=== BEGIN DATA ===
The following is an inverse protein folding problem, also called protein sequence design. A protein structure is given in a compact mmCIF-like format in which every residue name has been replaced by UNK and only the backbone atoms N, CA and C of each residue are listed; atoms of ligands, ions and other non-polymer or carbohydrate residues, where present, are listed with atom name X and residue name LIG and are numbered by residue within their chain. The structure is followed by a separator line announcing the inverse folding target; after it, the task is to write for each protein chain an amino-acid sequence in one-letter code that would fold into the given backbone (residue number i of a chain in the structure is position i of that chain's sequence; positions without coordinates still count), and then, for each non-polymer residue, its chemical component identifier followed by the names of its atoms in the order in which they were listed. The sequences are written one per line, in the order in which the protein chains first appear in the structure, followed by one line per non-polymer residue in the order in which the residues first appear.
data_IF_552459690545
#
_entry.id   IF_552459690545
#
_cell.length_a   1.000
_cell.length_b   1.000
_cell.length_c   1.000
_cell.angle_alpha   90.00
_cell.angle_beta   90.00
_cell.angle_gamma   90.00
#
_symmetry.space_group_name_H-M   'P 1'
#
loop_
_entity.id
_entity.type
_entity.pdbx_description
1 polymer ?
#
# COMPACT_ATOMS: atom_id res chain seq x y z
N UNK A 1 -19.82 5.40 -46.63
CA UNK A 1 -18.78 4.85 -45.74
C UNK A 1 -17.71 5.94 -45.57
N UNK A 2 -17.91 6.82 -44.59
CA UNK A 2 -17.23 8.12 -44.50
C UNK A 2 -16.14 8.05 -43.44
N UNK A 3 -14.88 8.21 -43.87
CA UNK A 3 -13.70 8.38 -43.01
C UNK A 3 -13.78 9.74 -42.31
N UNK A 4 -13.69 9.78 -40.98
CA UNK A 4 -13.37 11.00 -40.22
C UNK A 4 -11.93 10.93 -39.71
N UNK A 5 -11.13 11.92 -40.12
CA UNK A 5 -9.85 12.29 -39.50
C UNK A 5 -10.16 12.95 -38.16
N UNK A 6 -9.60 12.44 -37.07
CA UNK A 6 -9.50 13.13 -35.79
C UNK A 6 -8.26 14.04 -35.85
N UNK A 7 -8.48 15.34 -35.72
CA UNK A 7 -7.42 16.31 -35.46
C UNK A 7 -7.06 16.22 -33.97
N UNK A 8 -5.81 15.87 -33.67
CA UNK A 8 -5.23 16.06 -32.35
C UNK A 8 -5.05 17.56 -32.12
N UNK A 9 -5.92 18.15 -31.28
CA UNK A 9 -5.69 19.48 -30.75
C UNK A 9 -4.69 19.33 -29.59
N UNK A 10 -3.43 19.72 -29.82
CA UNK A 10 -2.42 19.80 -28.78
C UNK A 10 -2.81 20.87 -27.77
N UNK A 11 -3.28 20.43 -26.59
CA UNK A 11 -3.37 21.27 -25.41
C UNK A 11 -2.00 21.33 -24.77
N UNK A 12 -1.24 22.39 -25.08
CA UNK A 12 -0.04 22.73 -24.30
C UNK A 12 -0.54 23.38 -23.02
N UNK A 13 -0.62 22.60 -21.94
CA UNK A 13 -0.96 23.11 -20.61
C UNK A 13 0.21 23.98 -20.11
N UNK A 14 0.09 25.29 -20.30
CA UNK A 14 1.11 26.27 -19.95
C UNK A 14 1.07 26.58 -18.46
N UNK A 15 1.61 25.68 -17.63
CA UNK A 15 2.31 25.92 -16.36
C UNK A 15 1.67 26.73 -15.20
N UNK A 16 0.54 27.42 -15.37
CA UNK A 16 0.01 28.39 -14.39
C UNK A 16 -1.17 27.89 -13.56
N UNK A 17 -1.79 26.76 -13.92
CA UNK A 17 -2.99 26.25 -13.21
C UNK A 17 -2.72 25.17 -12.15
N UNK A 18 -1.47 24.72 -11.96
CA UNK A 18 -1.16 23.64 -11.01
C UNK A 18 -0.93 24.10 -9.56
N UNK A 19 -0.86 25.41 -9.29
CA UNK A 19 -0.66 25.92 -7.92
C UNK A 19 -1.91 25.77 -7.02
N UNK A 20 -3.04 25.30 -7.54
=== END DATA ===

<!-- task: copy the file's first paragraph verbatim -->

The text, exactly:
The following is an inverse protein folding problem, also called protein sequence design. A protein structure is given in a compact mmCIF-like format in which every residue name has been replaced by UNK and only the backbone atoms N, CA and C of each residue are listed; atoms of ligands, ions and other non-polymer or carbohydrate residues, where present, are listed with atom name X and residue name LIG and are numbered by residue within their chain. The structure is followed by a separator line announcing the inverse folding target; after it, the task is to write for each protein chain an amino-acid sequence in one-letter code that would fold into the given backbone (residue number i of a chain in the structure is position i of that chain's sequence; positions without coordinates still count), and then, for each non-polymer residue, its chemical component identifier followed by the names of its atoms in the order in which they were listed. The sequences are written one per line, in the order in which the protein chains first appear in the structure, followed by one line per non-polymer residue in the order in which the residues first appear.